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Is it possible to predict hypothyroidism after thyroid lobectomy through thyrotropin, thyroglobulin, anti-thyroglobulin, and anti-microsomal antibody?

Department of Surgery, Chonnam National University Medical School, Gwangju, Korea.
Journal of the Korean Surgical Society 12/2011; 81(6):380-6. DOI: 10.4174/jkss.2011.81.6.380
Source: PubMed

ABSTRACT We investigated the incidence and risk factors of hypothyroidism after thyroid lobectomy, and evaluated the possibility to predict hypothyroidism preoperatively with serologic markers, such as thyrotropin (TSH), thyroglobulin (TG), anti-thyroglobulin (ATA), and anti-microsomal antibody (AMA).
We enrolled 123 consecutive patients who underwent thyroid lobectomy due to benign conditions between May 2004 and April 2008. Only preoperative euthyroid patients were included. Patients were divided into two groups by postoperative thyroid function outcomes, into hypothyroid (n = 97) and euthyroid groups (n = 26), and analyzed specially for the preoperative levels of TSH, TG, ATA, and AMA.
Twenty-six (21.1%) patients developed hypothyroidism following thyroid lobectomy within 35.7 months of follow-up. The proportion of post-lobectomy hypothyroidism was high in patients with high-normal preoperative TSH level, and the cut-off value was 2.0 mIU/L, with 67% sensitivity and 75% specificity. The quantitative titer of preoperative TG, ATA, and AMA was not significant, but the outcome of categorical analysis of two or more positivities on these three markers was significantly higher in hypothyroid patients than in euthyroid patients (28.6% vs. 3.9%, P = 0.024). The combined positivity of preoperative TSH and two or more positivities of TG, ATA, and AMA possess 100% positive predictive value and 81% negative predictive value.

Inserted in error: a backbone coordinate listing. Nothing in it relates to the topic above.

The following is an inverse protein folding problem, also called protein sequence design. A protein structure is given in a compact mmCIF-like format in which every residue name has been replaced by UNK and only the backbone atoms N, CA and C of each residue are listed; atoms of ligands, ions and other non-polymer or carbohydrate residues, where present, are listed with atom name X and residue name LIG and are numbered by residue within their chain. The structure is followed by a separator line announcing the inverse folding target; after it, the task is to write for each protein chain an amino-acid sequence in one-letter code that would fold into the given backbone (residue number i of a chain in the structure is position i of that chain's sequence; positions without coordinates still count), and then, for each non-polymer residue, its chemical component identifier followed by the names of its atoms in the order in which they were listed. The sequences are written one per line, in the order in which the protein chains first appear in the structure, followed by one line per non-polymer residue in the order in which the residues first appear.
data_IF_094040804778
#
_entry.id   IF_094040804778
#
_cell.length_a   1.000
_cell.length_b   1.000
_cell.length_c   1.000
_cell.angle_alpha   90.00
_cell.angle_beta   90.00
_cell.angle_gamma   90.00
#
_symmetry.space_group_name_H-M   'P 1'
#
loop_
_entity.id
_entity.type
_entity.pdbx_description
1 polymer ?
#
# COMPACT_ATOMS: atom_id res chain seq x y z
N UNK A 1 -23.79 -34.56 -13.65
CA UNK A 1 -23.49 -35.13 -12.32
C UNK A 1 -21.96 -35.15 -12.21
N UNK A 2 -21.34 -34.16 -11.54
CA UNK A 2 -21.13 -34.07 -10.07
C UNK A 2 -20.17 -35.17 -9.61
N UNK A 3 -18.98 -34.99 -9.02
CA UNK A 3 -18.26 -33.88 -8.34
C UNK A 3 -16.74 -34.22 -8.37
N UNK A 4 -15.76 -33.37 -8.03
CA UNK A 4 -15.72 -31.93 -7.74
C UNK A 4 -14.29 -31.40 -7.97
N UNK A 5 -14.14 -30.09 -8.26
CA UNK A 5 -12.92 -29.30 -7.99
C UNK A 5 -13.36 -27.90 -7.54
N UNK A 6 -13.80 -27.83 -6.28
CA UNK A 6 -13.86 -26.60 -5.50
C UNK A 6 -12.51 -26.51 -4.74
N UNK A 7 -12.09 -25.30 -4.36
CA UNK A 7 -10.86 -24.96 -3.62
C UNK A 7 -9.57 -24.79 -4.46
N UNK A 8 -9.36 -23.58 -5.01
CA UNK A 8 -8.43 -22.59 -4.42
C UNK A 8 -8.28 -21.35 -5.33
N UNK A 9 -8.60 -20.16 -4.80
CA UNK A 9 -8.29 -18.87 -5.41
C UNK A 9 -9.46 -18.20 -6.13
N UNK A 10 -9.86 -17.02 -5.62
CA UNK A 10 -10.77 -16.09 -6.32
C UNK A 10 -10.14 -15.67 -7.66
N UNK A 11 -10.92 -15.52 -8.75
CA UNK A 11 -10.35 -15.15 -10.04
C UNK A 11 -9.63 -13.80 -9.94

The incidence of hypothyroidism following thyroid lobectomy was 21.1%. High-normal preoperative TSH and two or more positivities for TG, ATA, and AMA are good pre-operative predictive markers. Such high-risk patients need close TSH monitoring before the onset of clinical hypothyroidism.

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